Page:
Culture cones with three scoops

 If you have ever experienced getting the local greeting wrong, don’t worry, you are not alone. It can be a minefield. This happened many times to me in several greeting situations when I thought they were going for the kiss but it was the hug and now I just drooled on their face then head-butted them in the nose.

I have also found myself on the receiving end of misplaced greetings, hugging a friend who slobbered a kiss into my ear. . It’s always that moment of hesitation, of indecision, that causes bashed heads and awkward embarrassment. Rings a bell?

All this and so much more has to do with cultural behaviors of which we become aware of and start questioning upon stumbling in a different culture. More often than not our own habits, rules, rituals, way of communicating, values, social norms those which we take for granted in our own culture, turn out to be the primary source for misunderstandings and awkward embarrassments in other cultural contexts.

Now how can your children’s curiosity benefit your transition and adaptation when moving to another country? We have all experienced how our children in fact at all ages, view the world different from us by asking questions and making surprising comments.

And it is exactly this curiosity which is so helpful to them as well as to you as a parent and can certainly smoothen the transition. A fun and playful way is pretending they are detectives discovering a new culture. When being in a new, unfamiliar culture there are several cultural scoops to be discovered.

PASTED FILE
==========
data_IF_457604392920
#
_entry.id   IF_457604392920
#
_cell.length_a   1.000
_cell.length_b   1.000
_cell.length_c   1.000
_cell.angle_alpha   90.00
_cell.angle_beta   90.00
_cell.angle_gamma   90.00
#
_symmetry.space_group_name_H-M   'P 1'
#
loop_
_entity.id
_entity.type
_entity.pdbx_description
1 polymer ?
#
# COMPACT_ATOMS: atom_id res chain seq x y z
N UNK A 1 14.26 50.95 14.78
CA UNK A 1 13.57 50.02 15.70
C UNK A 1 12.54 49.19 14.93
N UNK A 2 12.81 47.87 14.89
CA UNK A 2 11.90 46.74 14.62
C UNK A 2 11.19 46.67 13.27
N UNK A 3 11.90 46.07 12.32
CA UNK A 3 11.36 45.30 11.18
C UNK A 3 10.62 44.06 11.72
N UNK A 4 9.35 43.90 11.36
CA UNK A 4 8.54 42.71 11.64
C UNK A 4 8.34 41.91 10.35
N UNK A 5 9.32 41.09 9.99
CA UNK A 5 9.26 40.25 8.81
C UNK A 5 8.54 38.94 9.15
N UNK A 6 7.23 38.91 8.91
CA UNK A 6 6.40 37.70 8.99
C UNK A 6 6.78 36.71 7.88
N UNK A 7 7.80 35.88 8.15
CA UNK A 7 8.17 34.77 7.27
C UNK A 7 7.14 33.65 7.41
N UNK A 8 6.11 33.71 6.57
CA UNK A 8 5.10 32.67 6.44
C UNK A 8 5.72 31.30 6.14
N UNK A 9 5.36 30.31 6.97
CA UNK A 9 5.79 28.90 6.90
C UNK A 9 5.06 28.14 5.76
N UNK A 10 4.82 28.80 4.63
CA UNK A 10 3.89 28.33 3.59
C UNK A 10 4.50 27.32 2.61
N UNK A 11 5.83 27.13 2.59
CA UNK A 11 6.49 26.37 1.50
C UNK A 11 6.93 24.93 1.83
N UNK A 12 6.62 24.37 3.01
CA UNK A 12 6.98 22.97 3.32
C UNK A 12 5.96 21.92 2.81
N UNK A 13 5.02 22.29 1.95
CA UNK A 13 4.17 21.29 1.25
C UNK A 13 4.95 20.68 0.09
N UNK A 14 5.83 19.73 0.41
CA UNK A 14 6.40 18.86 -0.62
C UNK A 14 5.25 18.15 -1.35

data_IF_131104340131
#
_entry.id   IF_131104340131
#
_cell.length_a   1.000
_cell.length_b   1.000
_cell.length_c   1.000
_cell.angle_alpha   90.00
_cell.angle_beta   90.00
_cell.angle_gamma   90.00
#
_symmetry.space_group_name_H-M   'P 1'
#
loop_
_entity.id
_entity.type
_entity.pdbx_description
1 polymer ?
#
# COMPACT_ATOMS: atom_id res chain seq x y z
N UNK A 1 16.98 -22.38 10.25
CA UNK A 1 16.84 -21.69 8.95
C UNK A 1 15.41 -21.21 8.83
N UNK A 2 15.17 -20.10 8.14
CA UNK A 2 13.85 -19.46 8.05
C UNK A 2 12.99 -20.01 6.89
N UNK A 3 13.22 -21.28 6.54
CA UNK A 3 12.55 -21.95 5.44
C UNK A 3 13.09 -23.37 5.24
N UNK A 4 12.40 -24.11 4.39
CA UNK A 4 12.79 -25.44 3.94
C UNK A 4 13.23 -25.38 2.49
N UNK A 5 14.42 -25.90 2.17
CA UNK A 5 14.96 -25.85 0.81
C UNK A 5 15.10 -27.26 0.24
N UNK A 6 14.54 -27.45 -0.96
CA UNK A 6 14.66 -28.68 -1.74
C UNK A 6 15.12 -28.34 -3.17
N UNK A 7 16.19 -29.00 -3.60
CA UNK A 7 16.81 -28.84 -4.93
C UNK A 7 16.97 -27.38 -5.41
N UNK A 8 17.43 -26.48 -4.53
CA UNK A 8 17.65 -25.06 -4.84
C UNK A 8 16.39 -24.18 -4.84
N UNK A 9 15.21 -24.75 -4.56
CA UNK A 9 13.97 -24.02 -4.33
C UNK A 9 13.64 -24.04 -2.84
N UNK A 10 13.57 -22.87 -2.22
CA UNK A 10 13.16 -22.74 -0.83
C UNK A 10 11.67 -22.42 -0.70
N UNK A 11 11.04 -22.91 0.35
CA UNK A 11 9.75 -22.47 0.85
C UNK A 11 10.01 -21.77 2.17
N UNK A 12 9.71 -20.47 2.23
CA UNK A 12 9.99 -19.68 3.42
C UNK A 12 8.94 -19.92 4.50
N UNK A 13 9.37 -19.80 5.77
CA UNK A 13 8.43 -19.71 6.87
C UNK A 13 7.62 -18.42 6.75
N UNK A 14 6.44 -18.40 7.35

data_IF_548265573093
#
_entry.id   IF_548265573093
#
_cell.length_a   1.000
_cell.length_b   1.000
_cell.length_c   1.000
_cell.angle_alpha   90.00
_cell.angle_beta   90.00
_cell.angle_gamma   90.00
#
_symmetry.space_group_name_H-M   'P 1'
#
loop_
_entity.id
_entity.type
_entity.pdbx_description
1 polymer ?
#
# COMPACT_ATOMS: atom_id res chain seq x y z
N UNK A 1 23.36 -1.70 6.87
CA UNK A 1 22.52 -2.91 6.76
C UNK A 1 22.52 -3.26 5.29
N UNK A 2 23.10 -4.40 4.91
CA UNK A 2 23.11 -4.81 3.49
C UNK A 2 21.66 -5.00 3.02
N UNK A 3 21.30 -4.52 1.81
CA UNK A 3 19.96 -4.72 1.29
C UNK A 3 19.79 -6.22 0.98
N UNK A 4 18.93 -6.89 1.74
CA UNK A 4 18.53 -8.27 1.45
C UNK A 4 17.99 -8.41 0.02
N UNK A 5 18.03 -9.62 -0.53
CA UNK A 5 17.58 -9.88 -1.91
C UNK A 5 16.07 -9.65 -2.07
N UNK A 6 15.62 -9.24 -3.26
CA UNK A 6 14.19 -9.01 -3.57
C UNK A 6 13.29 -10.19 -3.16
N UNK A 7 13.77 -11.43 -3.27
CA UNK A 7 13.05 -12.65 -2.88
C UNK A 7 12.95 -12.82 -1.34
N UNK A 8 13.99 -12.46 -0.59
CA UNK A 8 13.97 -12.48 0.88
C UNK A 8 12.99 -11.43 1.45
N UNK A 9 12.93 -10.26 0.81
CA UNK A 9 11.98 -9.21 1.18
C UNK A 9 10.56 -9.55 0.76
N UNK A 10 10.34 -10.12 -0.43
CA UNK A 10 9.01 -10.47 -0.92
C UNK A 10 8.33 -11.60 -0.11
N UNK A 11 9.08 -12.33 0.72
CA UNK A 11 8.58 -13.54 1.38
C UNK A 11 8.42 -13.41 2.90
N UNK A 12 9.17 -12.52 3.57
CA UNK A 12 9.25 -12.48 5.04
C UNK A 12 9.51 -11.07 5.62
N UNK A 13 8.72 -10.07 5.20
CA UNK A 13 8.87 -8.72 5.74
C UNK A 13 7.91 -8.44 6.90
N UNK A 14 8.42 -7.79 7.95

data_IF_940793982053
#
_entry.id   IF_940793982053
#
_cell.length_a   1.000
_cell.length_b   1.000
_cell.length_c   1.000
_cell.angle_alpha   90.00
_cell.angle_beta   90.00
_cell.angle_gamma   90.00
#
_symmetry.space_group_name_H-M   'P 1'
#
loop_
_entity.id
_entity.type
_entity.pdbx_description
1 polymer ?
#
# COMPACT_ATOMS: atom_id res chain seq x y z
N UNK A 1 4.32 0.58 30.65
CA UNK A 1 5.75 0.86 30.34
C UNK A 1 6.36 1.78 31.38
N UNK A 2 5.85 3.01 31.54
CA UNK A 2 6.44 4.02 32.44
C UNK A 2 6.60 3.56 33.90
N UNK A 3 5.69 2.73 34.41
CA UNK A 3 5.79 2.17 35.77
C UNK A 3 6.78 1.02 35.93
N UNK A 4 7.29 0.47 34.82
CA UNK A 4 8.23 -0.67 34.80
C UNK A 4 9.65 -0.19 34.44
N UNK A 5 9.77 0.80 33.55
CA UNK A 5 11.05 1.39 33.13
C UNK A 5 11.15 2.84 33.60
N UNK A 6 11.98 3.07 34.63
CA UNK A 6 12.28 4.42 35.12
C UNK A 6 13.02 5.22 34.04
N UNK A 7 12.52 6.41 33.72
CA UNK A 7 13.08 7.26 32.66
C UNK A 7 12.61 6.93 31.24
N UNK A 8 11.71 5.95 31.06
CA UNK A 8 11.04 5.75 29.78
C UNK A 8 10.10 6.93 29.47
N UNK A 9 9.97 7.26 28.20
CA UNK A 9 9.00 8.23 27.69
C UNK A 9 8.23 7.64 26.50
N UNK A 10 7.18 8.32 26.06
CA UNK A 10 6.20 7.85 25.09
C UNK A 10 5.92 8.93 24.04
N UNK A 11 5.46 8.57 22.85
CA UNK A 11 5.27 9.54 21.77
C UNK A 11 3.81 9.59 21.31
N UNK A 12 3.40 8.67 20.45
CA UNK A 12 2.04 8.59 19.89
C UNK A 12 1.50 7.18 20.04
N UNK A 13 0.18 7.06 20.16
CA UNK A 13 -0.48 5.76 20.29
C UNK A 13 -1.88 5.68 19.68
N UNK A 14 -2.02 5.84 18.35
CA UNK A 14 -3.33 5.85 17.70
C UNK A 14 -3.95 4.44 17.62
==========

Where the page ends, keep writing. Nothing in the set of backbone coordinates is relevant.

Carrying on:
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1st Scoop: Arts, money, food, music, transportation, mass media, fashion. Most easily seen in a new culture. Ask your children to search for the difference in the money you use back home and in your new country; what are the differences in transportation; and how does the local food taste differently? How are people dressed differently? You got it by now?

2nd Scoop: National heroes: artists, music stars, celebs, soccer, ice hockey heroes, ect. These are the unspoken rules. What kind of differences do your kids notice when watching the local tv – stations, which are the most famous nationals sports players/ music stars, what are different celebrations and national holidays other that yours?

3rd Scoop: Values and norms/ use of time and space. These are the unconscious rules. Everything which seems to be very natural and day-to-day in the host country while your kids wonder why these people do as they like bringing gifts to birthday parties what are the national ‘rules’ and even more interesting: ‘why?’, commercials, local jokes and sayings, and off course personal distance and ways of greeting among kids and their parents….

 

This game can be played everywhere, just imagine you put on your cultural detective hat and you bring your magnifying glass and you good to gooo: in a restaurant, at the grocery store, at a party, at the playground, in a car, at the movies, at ect.

We can only enjoy the taste of the second ice cream scoop after having finished the first one, same goes for the third scoop. The process for discovering a new culture is alike. Which unfortunately means just drooling on their face then head-butting them in the nose….

Now dear reader my question to you is: ’Did you ever ponder upon the ‘rather typical cultural’ behaviors in your country?’Maybe foreigners have brought this to your attention by asking you questions on local national behaviors and habits you would know how to answer other than: ’tis is just the way we do things’…

In case you have collected some I would love to receive them, so please feel free to share them by leaving a comment. Many thanks already in advance!